Healthy Hoofer

Jonathan Hall uses hippotherapy to treat physical or mental challenges

Hippotherapy is an equine-based treatment for a myriad of physical or mental challenges. Jonathan Hall of Nottingham, the founder and director of TROT (Therapeutic Riding on Thoroughbreds), believes strongly in both the core values and impact of the therapy. He lives it. Hall trains horses of a gentle nature, each with a solid breeding pedigree and most rescued after a vigorous career in racing. He saves the lives of these horses to improve the lives of his riders. So saddle up, cinch tight, and read a little about the good this man does for some of our fortunate two- and four-legged souls.

  • I have been riding since I was 7 or 8. My parents let me bike to one of the neighbors, and I would ride after school.
  • I think it was more of a way to keep me out of trouble.
  • Growing up in Chichester, we had horses all over the place. They are big, beautiful creatures, and I was in awe.
  • I teach both English and Western riding. It depends on what the riders want to learn. The western saddle gives the most support and allows the rider more stability.
  • Just sitting on a horse at a walk for 30 minutes provides about 80 percent of the benefits of walking for 30 minutes.
  • There are strong emotional benefits of being around animals and engaging with others.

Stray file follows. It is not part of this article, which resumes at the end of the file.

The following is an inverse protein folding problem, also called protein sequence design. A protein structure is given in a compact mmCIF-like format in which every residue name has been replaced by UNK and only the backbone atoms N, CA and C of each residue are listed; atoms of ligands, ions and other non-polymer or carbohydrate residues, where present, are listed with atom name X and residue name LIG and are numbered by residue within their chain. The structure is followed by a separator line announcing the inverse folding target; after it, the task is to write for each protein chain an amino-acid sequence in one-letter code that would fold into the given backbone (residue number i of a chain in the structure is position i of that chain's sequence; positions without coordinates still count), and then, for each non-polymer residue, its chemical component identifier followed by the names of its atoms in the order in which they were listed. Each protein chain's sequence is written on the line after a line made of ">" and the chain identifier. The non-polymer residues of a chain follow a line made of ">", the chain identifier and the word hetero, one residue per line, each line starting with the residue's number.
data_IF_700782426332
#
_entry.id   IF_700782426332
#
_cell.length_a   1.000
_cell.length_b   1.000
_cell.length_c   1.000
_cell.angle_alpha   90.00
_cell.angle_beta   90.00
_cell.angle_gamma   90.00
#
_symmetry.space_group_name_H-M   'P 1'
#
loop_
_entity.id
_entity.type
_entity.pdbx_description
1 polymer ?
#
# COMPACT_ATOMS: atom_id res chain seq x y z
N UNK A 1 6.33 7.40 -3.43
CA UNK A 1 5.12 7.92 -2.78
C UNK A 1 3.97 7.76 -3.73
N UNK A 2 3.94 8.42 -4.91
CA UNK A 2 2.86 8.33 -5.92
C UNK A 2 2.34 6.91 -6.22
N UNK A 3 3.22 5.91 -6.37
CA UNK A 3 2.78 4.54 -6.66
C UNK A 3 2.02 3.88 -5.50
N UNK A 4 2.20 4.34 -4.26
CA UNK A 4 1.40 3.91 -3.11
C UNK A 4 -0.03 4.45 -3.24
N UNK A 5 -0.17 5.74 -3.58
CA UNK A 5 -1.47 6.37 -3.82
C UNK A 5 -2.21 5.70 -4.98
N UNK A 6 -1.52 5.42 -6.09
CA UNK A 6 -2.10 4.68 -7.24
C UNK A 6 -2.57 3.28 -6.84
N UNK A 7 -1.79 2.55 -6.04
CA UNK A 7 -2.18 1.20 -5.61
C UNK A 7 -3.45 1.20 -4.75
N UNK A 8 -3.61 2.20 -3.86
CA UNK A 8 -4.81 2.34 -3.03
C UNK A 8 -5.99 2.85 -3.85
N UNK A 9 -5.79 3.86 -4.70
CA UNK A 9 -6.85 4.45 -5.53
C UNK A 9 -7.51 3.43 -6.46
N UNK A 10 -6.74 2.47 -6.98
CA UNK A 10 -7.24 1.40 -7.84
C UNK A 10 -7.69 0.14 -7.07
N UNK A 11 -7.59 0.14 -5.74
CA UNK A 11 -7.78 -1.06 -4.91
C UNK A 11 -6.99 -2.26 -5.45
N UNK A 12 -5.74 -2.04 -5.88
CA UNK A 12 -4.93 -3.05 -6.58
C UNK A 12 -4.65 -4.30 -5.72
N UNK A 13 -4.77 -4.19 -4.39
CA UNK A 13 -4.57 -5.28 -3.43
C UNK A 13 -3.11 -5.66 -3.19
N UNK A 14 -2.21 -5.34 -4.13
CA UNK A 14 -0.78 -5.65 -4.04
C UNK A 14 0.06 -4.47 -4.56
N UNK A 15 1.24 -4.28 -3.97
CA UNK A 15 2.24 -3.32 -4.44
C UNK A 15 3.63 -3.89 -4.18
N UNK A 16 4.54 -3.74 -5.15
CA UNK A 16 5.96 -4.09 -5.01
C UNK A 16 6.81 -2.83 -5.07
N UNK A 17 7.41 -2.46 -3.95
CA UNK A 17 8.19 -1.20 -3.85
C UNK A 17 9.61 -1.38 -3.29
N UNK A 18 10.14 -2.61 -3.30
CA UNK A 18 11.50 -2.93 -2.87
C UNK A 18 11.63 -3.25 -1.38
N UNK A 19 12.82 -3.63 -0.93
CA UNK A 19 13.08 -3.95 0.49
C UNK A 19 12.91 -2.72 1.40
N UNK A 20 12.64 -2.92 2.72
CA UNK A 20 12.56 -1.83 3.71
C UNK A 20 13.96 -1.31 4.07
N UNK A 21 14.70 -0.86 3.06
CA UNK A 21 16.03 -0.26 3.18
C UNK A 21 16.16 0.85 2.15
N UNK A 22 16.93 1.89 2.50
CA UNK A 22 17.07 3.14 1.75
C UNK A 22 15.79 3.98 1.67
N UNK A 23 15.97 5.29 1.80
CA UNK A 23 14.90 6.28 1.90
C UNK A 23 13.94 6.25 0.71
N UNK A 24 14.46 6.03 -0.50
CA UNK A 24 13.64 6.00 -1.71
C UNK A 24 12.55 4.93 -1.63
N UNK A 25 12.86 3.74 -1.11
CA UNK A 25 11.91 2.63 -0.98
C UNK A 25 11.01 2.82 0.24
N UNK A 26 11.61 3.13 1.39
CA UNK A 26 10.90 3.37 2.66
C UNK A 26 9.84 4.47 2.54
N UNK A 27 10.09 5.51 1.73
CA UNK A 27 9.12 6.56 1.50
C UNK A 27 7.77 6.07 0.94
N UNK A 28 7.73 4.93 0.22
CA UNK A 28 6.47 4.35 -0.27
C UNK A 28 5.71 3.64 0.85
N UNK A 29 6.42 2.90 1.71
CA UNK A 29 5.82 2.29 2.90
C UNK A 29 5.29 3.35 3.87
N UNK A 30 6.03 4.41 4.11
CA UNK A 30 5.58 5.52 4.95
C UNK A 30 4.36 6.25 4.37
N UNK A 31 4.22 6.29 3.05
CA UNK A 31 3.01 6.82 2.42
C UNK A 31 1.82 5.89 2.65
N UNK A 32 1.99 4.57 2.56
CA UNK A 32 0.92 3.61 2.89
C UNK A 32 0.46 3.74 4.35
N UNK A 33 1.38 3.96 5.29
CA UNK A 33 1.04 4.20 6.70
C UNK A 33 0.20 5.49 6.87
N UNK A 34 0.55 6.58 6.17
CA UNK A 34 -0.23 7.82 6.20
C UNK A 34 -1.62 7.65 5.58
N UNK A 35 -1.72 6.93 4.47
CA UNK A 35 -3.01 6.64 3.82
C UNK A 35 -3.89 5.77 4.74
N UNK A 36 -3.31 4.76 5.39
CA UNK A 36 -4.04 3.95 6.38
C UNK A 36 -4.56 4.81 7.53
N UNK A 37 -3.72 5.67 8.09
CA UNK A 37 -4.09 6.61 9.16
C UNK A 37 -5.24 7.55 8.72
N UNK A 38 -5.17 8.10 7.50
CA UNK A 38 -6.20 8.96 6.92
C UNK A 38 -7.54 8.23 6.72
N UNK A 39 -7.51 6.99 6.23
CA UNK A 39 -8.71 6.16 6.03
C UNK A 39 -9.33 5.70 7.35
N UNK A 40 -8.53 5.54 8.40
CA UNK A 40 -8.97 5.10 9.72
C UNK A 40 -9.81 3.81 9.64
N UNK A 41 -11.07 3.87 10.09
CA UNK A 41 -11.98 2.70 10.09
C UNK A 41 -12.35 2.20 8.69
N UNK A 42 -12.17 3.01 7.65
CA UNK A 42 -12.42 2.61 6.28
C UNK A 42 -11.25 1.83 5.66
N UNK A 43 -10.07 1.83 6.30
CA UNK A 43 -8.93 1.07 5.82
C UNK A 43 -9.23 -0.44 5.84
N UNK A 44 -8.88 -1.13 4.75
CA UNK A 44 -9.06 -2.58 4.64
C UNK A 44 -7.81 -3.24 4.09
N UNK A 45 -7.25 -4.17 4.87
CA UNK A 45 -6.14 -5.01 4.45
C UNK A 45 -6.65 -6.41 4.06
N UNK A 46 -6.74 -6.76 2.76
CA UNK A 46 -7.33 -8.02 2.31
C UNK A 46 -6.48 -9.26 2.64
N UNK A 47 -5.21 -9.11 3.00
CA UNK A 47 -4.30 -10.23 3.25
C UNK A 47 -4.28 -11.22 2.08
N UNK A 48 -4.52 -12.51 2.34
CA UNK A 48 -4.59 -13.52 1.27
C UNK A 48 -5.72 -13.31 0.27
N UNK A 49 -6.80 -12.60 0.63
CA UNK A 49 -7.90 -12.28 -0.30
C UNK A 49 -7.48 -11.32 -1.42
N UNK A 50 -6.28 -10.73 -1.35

• There is a lot to relate to when a rider with a disability comes and rides on a horse that has a disability, or on a horse that was headed for slaughter until it was saved.
  • I like a horse that’s a little older, just so it’s had some experiences in life and is not surprised by anything.
  • If a rider is working on speaking ability, using the vocal cues for a horse — walk, trot, whoa — can really motivate them to speak more in the world outside the barn.
  • Horses speak in their own way, through body language and cues like that. They are very smart and will let you know if something is up.
  • A big deal in racing is the pedigree. A lot of my riders think it’s cool when I tell them that the horse they are sitting on won a quarter million and now he’s doing this.
  • We look for a horse that’s steady, and has good feet and a good brain.
  • Depending on the situation, I will offer a work-to-ride program, where riders do work around the barn in exchange for lessons.
  • We don’t do this for the money; it’s about what’s best for the riders. We want to see them progress and grow.
  • When my riders start asking me about jumping, I will move them on to someone else.

What’s hippotherapy, you ask? Sadly, hippotherapy is only related to hippopotamuses by the Latin nomenclature they share with horses, but at least you don’t have to visit a zoo to experience its benefits. TROT has offered riders as young as 5 and as old as 55 a chance to experience the therapeutic benefits that contact with horses can provide to humans. They offer outdoor riding as well as a 60- by 120-foot indoor riding ring that’s heated to provide year-round therapy. Visit them at for more information.

Categories: Q&A